I now know of many couples in their 70s, 80s, and even 90s who have run out of money. Mostly it is that they never thought that they will live so long, did not even earn enough (cannot blame them that they did not save enough), but yes, their money has died before them!

What does one do in such cases?

Well one of the person in his 70s is being supported by the brothers of the wife. He himself does not have a brother, and his sister is herself dependent on her children. This help has taken a route where her brother has given them a house to live in where he pays the society maintenance. They have enough money to pay for the food and medicines.

In another case of an older person with a pension, his son has bought him a house and pays all the expenses. He gives them his car and driver and his wife buys most of the provisions. The pension pays for the servants, and some of the day to day expenses. 3 children all well off, so the ‘running out of money’ is not visible to the outside world. Typical case of many people in their 70s and 80s I guess.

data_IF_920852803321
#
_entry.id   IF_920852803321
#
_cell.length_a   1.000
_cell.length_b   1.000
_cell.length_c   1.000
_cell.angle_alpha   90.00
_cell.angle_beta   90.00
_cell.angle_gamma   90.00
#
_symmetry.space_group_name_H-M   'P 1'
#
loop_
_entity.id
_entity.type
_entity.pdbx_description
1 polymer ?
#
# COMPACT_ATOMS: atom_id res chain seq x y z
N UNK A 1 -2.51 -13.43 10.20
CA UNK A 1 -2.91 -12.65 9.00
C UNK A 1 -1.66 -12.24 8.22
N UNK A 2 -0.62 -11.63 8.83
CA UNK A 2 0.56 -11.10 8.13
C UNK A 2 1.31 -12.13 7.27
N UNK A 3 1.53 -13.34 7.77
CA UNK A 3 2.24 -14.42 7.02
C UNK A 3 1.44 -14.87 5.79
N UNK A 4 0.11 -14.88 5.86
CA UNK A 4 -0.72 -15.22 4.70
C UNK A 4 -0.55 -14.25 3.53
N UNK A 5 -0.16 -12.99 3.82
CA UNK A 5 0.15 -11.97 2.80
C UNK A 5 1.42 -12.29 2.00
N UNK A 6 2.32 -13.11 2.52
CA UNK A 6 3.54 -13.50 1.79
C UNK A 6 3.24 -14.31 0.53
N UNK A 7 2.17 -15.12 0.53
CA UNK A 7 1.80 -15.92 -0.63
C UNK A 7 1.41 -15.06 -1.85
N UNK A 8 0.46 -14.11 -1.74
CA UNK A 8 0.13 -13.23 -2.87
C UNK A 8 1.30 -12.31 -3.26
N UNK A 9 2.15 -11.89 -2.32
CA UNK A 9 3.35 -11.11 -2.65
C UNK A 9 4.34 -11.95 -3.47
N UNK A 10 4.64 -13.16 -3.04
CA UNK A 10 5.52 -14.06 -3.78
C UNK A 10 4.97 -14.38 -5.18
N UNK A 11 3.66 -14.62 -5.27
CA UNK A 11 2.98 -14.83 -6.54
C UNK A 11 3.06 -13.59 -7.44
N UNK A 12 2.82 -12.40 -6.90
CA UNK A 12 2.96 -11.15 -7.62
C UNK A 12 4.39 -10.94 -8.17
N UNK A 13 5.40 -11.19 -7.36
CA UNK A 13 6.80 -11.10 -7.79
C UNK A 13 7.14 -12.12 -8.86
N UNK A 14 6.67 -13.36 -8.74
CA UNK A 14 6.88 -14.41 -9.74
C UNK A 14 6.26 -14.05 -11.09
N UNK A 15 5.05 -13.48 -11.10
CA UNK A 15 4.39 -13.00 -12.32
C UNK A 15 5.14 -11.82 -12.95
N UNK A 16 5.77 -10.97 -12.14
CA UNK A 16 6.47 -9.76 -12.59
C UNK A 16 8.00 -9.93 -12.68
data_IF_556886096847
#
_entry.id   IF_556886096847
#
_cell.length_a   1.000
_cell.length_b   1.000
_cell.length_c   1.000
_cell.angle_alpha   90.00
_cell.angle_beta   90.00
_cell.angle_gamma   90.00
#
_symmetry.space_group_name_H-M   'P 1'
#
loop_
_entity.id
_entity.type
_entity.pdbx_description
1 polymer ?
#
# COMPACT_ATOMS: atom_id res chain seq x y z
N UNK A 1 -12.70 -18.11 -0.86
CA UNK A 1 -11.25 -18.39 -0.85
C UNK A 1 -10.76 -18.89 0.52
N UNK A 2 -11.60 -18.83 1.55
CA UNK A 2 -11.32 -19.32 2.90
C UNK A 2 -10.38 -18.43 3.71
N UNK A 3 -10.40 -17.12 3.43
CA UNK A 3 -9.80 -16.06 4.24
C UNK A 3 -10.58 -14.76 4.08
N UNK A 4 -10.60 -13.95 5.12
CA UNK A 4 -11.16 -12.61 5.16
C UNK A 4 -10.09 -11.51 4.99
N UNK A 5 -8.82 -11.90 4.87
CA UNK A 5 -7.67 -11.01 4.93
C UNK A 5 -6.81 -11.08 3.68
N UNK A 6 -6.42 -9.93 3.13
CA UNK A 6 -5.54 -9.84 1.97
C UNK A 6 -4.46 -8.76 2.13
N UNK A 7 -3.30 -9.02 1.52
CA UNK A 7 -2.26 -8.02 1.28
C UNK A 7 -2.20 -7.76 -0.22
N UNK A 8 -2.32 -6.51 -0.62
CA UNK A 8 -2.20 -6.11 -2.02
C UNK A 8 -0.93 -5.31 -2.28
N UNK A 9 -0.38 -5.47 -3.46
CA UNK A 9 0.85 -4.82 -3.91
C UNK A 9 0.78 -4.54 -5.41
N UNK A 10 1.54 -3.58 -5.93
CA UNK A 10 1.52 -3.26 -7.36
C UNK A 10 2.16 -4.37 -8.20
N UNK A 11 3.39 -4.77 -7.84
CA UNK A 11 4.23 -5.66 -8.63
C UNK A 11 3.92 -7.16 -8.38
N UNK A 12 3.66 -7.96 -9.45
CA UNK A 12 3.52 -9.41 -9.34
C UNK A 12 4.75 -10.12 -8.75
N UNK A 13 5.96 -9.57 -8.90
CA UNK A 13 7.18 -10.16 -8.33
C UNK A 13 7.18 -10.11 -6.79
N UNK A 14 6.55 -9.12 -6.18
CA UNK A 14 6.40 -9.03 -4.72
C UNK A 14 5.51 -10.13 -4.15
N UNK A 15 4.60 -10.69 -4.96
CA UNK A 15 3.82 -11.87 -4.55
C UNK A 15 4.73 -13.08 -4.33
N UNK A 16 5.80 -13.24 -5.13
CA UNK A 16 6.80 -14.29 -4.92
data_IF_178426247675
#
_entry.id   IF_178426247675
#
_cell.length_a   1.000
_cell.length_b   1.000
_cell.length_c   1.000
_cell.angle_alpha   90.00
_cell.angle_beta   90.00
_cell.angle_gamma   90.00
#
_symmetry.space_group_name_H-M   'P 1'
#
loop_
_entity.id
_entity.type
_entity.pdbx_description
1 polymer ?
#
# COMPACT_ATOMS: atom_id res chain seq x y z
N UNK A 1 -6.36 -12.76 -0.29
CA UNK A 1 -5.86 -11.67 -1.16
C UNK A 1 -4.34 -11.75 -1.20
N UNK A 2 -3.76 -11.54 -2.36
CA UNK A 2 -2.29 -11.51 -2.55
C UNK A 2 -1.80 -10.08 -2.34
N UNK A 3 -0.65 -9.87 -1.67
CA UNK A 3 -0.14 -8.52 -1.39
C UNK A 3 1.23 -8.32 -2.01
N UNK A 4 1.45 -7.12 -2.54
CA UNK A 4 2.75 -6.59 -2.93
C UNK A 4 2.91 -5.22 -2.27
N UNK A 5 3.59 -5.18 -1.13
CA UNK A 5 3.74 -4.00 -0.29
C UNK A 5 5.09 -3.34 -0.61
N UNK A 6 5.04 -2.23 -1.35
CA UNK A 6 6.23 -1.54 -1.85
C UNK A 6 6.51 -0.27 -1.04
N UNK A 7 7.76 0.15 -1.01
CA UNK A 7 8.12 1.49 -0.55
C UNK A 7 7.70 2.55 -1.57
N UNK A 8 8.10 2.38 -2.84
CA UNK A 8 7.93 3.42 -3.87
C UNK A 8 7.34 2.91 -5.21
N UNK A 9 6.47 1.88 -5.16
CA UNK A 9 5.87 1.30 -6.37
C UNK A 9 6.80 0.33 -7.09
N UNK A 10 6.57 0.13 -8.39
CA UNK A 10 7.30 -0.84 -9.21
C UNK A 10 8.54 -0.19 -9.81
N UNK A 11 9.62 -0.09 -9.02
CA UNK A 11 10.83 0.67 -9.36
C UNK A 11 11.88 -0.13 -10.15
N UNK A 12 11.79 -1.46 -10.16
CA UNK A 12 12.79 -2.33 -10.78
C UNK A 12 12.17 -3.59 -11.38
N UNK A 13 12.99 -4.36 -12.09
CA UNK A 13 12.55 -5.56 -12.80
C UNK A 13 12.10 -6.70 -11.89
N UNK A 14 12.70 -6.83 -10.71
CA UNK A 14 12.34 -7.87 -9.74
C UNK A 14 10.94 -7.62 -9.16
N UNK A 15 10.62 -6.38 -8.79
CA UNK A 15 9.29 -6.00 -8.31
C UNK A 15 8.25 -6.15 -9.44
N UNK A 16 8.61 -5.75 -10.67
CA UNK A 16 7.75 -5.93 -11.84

For most of these people they did not earn enough to buy themselves an annuity. They bought themselves one house – and they need the house to stay in. Some of the people have sold their first house in a good locality and re-located to a less expensive area and are living off the sale proceeds of the house. I would not say this is a case of running out of money, but yes it is a case of running out of liquidity for sure.

How much to save, how much to draw down and how to allocate assets in retirement is difficult, but has to be done. You could either do a fixed amount spending strategy for post retirement expenses. Variable-spending strategies are similar to constant-rupee strategies in that they spend periodically from an investment portfolio but differ in that they spend a periodically increased amount based on portfolio performance – they spend more in good markets and less in bad markets. This is of course a big difference. There are 2 choices in drawing strategies – spend a fixed (predictable) amount on a monthly basis.

Spending strategies explore ways to draw down a portfolio without outliving it but they do so without bothering about the expense side of life.

Immaterial of which of these strategies you choose, you will spend the amount you need to spend after retiring. If you need a medical operation, or your car broke down, you will pay for those things regardless of what your spending strategy says.

I would happily use the bucket strategy – withdrawing from the debt and liquid funds during a recession, but I would happily do a SWP from an equity fund in a flat or rising market. I may also start over weight equity so that when I withdraw from equity in a rising market, the asset allocation does not get skewed.

One thing I can tell you – there are NO easy answers!!

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